On December 11, 1993, the Commune of Florence affixed a commemorative marble plaque to the Ugolini home in Florence, declaring the house a national monument. The epigraph on the plaque was unveiled during a government dedication ceremony in which some officials wore Renaissance-period clothing styles. In English, the epigraph reads, "Here for many years the Florentine writer and poet Luigi Ugolini gave voice to the beauty and humanity of his land and his people.",[6][7]

Throughout his life, Ugolini referred to himself as an Etruscan, as did his publishers. In a preface About Luigi Ugolini (1965), his publisher, Paravia, added the comment: “His work adheres to its spirit and its inspiration, to the ancient region that always gave, by particular grace, the most iconic figures of art and science. Because his work has, of the Maremma region, the ancient mysterious spell, like the luminous Florentine hills and the deep silences of Volterra.”

Political activity[edit]

Known as a poet whose writings were a flame to conscience and ethical thinking, Ugolini is remembered as a brave spirit who considered indifference among the most reprehensible of sins. On the April 27, 1940, Ugolini was arrested by the Fascist police for his essays against the regime. When Benito Mussolini's political movement began to establish alliances with Germany, Ugolini protested and predicted the misfortune of entering World War II in alliance with Adolf Hitler. He was tried and condemned by the Special Court to two years of confinement as a political prisoner.

Legends of Ugolini are still told in smaller towns of the Tuscan countryside. He is said to have packed his seven children into a car after a dishonest business manager lost their country villa, and to have lit a cigarette with a piece of money to show disdain for greed. Another legend tells of his arrest by the Fascist police. According to this legend, his daughter Maria Luisa went to the garden to announce to her father they had visitors, two men who claimed to be from Cinecittà. When Ugolini asked his daughter for her impression of them, she gave him the hand signal for "so-so." Ugolini quietly instructed her to hide his typewriter. The two men in fact were Fascist police in disguise, and they arrested him. After interrogation and threats against his family, Ugolini admitted being the anonymous author of the anti-Fascist essays. Ugolini asked for copies of the essays in question, a pen, and a cigarette, and then he signed his name to each essay. He was spared execution because Mussolini admired his novel La Zolla and saw that the public opinion of Ugolini was too favorable.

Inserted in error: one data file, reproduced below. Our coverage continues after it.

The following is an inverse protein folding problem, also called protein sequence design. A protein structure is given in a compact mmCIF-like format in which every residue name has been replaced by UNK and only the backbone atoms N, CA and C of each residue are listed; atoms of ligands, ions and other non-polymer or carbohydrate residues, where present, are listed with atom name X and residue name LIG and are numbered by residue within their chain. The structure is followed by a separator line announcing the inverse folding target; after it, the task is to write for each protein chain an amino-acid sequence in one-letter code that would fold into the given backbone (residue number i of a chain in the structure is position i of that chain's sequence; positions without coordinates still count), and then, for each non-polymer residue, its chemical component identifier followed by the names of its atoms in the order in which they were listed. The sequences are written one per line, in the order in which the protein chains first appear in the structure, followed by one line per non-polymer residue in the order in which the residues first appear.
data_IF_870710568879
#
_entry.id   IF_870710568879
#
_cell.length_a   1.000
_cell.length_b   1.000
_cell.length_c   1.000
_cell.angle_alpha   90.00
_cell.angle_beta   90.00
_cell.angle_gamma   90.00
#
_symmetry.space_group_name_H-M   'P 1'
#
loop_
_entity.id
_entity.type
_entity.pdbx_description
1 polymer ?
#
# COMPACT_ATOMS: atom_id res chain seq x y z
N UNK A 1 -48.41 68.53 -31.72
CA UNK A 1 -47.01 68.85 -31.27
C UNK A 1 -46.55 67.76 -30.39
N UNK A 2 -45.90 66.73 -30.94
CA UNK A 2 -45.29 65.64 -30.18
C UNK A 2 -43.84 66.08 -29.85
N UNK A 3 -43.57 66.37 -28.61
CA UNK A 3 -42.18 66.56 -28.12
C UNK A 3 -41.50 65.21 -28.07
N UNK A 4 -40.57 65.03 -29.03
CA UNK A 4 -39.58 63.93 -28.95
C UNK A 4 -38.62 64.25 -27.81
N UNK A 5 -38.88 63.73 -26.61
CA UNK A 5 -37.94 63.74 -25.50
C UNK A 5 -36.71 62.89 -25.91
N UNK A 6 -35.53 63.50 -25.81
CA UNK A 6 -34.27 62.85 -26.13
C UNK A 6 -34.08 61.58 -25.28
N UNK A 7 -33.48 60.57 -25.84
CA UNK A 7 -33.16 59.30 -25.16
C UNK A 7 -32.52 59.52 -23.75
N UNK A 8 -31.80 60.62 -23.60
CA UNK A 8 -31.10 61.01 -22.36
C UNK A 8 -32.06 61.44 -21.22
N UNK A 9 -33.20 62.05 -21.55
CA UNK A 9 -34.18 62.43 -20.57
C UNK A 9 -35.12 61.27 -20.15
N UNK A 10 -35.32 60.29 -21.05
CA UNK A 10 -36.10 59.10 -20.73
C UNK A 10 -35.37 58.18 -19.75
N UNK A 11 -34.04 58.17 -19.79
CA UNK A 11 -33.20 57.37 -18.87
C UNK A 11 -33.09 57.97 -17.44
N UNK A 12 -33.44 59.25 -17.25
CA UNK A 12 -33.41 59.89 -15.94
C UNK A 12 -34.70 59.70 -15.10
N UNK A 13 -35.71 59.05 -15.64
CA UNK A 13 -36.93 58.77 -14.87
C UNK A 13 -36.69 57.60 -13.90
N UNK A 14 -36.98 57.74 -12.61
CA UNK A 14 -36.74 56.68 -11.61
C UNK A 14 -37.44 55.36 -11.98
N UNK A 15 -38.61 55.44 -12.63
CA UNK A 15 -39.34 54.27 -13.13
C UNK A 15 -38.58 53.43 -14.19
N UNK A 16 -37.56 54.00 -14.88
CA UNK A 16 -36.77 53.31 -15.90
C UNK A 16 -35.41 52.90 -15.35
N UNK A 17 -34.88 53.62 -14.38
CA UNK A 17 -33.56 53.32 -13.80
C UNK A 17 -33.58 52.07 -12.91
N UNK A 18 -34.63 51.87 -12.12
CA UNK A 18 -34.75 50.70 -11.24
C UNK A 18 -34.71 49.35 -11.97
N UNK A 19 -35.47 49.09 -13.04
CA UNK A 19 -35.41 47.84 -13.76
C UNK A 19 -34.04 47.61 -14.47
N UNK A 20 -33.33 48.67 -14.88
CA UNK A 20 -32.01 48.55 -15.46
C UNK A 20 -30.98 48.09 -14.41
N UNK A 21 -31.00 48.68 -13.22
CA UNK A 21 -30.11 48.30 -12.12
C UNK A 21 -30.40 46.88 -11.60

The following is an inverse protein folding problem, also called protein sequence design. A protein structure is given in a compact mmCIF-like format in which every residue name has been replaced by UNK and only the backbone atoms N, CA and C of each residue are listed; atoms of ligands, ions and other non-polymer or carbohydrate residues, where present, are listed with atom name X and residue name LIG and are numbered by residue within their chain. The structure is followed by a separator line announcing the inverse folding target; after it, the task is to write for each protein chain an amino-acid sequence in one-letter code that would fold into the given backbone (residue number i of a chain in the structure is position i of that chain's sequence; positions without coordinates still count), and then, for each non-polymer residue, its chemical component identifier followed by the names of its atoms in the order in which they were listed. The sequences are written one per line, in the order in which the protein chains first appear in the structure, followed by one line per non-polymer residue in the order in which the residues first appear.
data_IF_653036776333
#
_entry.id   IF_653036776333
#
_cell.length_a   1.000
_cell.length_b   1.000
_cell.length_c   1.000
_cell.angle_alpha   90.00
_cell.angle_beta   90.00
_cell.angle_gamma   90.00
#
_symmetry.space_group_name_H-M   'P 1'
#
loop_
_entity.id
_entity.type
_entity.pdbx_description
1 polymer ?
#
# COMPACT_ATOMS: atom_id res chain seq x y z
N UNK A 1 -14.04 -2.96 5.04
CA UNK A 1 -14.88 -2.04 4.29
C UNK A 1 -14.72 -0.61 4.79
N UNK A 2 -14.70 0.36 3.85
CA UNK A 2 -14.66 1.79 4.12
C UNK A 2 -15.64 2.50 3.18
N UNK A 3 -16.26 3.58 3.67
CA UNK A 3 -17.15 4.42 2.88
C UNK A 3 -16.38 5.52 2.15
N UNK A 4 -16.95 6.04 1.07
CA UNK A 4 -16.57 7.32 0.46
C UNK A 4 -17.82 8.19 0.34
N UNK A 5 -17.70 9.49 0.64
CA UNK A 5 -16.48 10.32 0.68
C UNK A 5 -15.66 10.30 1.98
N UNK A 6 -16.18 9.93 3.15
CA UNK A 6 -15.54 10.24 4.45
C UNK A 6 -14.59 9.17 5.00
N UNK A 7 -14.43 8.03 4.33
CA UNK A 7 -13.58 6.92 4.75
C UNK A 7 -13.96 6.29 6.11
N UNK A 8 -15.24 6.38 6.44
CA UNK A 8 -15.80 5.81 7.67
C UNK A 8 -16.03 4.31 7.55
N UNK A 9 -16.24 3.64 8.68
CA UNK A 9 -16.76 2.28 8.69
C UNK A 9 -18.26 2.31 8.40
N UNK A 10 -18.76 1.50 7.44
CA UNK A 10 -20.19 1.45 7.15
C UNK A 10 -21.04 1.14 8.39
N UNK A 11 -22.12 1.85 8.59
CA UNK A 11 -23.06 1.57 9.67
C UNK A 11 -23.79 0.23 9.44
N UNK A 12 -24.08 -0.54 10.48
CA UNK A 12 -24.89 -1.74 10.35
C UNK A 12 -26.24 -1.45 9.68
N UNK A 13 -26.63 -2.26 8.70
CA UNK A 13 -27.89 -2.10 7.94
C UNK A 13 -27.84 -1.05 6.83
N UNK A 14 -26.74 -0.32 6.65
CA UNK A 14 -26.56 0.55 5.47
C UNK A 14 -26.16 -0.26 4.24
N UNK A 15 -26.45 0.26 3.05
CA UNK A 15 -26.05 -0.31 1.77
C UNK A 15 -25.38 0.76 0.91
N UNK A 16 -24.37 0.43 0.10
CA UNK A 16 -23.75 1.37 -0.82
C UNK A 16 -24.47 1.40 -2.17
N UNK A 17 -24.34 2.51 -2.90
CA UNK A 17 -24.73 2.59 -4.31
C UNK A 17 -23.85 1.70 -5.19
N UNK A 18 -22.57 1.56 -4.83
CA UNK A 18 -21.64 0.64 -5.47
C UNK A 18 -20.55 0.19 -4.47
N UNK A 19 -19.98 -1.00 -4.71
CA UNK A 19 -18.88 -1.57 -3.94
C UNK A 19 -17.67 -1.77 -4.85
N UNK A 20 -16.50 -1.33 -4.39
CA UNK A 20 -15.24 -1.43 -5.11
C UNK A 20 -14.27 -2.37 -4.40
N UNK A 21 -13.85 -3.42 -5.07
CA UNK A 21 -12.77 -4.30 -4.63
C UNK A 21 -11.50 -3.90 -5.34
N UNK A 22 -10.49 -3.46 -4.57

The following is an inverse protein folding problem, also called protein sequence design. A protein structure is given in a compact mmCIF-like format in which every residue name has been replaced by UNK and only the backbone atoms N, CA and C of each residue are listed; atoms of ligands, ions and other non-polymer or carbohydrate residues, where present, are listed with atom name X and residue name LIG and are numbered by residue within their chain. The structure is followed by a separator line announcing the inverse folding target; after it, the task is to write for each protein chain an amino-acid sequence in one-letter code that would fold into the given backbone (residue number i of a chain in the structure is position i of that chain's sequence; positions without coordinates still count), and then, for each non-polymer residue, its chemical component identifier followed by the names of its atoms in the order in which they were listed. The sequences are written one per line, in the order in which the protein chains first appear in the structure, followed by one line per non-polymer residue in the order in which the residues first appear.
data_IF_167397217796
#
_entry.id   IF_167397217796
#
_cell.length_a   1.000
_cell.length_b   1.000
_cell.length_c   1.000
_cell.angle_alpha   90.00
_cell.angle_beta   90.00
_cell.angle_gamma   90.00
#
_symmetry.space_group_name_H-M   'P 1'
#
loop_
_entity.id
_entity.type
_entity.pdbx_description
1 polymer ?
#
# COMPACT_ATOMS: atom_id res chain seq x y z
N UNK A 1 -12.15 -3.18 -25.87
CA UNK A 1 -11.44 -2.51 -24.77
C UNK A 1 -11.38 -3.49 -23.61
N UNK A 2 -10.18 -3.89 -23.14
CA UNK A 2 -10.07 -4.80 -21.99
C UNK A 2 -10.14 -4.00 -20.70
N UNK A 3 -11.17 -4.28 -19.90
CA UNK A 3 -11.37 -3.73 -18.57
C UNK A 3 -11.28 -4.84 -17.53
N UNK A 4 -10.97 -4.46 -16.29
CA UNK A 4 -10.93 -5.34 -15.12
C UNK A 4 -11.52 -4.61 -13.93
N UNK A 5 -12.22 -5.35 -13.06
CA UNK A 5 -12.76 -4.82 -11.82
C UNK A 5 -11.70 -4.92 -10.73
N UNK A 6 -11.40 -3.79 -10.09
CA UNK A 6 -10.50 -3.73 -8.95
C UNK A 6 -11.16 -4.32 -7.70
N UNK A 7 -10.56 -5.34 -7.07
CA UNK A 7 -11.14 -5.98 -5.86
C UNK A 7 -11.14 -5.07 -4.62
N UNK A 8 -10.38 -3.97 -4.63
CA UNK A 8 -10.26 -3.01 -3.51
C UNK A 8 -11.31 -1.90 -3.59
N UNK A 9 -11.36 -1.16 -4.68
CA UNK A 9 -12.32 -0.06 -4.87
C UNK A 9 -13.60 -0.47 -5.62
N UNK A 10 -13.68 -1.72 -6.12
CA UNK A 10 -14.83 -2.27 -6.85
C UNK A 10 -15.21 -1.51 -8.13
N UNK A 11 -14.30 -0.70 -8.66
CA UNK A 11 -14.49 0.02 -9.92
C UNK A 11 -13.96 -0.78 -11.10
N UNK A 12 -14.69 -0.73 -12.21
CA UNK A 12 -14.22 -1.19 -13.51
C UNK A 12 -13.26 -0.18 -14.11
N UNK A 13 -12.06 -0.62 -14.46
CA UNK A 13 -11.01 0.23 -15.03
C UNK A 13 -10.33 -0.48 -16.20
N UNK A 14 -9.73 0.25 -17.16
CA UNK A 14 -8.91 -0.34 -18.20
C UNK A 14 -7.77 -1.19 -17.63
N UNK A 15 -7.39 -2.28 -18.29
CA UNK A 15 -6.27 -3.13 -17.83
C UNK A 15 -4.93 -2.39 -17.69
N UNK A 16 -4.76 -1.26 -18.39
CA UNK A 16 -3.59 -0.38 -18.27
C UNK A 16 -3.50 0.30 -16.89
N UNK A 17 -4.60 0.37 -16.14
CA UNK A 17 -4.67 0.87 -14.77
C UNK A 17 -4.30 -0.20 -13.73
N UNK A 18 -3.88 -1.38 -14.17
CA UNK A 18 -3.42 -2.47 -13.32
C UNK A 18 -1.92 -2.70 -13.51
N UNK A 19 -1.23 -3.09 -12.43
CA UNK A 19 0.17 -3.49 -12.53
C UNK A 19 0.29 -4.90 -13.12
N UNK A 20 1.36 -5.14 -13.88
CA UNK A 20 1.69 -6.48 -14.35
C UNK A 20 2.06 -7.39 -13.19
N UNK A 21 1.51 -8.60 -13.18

Awards and honors[edit]

  • Premio Nazionale Città di Biella, 1935, for La Zolla
  • Premio dell'Accademia d'Italia (Accademia dei Lincei), 1936, for The Skua of White Island (Societa Editrice Internazionale)
  • Premio Castello, 1962, for The Skua of White Island (Societa Editrice Internazionale)
  • Premio Bancerello Sport, 1983, for Tales of Hunting, Fishing, Life (Olimpia)


Novelized biographies[edit]

  • The Story of Beato Angelico (Il romanzo di Beato Angelico) (Paravia)
  • The Story of Benvenuto Cellini (Il romanzo di Benvenuto Cellini) (Paravia)
  • The Story of Brunelleschi (Il romanzo di Brunelleschi), 1953 (Paravia)
  • The Story of Caravaggio (Il romanzo del Caravaggio), 1954
  • The Story of Dante (Il romanzo di Dante)